A new image of the Eta Carinae system captured by the Hubble space telescope offers new details of this truly special star system. The Wide Field Camera 3 (WFC3) instrument has in fact made it possible to observe the area in ultraviolet light as well revealing the glow of the magnesium embedded in the hot gas in places where it wasn’t seen before. Every new detail helps to understand the violent processes observed from the Earth for the past two centuries, since the event known as the Great Eruption began.
The Eta Carinae system is about 7,500 light years from Earth and yet at the time of the Great Eruption, between 1820 and 1843, for some time Sirius was the only star brighter than Eta Carinae since it’s practically in the neighborhood from the astronomical point of view. Two massive stars are known in the Eta Carinae system but two articles published in August 2018 in the journal “The Monthly Notices of the Royal Astronomical Society” reported different aspects of a research that explained the Great Eruption concluding that originally there were three stars whose interaction ended up causing the destruction of one of them.
Over the course of two centuries, many observations by Eta Carinae have been carrie out with the use of increasingly sophisticated instruments. The Hubble Space Telescope was also used to try to discover the secrets of the Eta Carinae system and the evolution of that super-eruption. Nathan Smith of the Steward Observatory at the University of Arizona, principal investigator of the Hubble program, explained that he and the other members of the team that captured this new image (NASA, ESA, N. Smith (University of Arizona, Tucson ), and J. Morse (BoldlyGo Institute, New York)) discovered a large amount of hot gas ejected in the Great Eruption which however hasn’t yet collided with other materials surrounding Eta Carinae.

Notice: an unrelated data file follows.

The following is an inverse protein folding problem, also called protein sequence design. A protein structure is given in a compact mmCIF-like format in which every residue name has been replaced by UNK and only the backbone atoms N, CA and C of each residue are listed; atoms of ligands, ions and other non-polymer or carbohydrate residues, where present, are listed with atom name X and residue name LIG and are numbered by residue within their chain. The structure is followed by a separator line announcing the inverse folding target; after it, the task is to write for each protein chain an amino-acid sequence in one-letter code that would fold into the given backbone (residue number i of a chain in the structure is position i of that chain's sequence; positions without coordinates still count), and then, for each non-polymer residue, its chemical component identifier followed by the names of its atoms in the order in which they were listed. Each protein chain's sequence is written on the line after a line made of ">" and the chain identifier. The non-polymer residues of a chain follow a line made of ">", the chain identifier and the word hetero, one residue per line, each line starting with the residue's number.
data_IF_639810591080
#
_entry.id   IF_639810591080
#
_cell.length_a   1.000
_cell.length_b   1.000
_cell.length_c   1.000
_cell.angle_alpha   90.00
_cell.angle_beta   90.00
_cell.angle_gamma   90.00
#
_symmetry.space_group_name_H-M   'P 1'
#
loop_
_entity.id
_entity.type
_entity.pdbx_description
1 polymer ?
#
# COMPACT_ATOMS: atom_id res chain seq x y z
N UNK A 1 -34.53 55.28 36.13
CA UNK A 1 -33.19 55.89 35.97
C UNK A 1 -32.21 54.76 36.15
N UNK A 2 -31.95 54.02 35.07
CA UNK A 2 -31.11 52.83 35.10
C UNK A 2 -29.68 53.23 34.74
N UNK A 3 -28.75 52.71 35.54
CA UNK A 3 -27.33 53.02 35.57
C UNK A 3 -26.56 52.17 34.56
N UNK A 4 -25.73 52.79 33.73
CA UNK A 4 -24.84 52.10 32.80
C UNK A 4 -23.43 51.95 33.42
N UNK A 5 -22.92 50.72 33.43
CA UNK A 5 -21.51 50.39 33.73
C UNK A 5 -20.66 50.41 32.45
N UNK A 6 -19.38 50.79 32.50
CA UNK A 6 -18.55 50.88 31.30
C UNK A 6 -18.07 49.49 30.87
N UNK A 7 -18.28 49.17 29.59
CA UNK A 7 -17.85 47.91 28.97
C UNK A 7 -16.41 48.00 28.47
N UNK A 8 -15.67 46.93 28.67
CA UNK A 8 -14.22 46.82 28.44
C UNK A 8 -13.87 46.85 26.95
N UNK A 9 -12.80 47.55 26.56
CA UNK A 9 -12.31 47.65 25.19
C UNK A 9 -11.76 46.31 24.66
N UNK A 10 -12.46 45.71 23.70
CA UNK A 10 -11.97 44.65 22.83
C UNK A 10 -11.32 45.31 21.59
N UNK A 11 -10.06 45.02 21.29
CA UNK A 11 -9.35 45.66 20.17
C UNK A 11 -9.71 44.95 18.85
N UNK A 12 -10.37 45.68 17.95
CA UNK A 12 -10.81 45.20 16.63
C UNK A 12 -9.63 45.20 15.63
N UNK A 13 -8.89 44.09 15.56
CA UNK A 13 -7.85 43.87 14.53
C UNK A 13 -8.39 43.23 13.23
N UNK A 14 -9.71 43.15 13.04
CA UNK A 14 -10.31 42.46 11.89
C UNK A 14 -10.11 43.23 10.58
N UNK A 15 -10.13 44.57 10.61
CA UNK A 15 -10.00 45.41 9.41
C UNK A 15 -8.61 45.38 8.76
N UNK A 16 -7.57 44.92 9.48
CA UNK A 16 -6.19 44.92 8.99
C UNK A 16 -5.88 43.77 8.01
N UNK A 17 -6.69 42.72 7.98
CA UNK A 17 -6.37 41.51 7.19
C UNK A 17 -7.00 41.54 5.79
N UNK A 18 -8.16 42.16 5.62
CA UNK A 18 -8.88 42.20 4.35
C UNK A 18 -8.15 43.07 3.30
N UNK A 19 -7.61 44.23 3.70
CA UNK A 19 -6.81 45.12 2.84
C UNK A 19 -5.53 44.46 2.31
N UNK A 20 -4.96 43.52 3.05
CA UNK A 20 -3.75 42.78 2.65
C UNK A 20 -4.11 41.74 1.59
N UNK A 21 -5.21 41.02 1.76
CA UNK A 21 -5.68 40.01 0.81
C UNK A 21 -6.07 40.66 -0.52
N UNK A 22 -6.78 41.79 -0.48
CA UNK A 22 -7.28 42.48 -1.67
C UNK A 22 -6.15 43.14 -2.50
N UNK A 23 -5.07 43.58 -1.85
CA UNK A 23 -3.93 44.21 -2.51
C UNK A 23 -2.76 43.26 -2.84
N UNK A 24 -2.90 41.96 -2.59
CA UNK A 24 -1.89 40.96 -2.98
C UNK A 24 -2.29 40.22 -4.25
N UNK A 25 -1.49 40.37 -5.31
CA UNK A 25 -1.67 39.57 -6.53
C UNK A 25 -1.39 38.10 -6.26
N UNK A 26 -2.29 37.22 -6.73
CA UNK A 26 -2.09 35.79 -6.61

The researchers expected to detect the light emitted by magnesium (visible in blue in the image) present in the gas and in the filaments seen in the light emitted by the glowing nitrogen (visible in red in the image). Instead a completely new magnesium structure was discovered in the space between the double bubble and the external filaments heated by the shock wave generated when the materials ejected in the Great Eruption collided with materials previously ejected from the star.
Nathan Smith also stated that most of the emissions come from an area where the researchers expected to find an empty cavity. This extra material is fast and indicates that the total energy of the super-eruption is even greater than thought. These are all important details to understand how the eruption began, another surprise that came after many years of using the Hubble Space Telescope to study Eta Carinae in visible and infrared light. The ultraviolet results show a different image in an extraordinary way, revealing gases that were invisible to other wavelengths.
The combination of ultraviolet and optical wavelength observations with the Hubble Space Telescope’s WFC3 instrument made it possible to obtain the new image of Eta Carinae. The images of this system are always spectacular but this new combination offers really extraordinary details from the aesthetic point of view and also for the research by astronomers.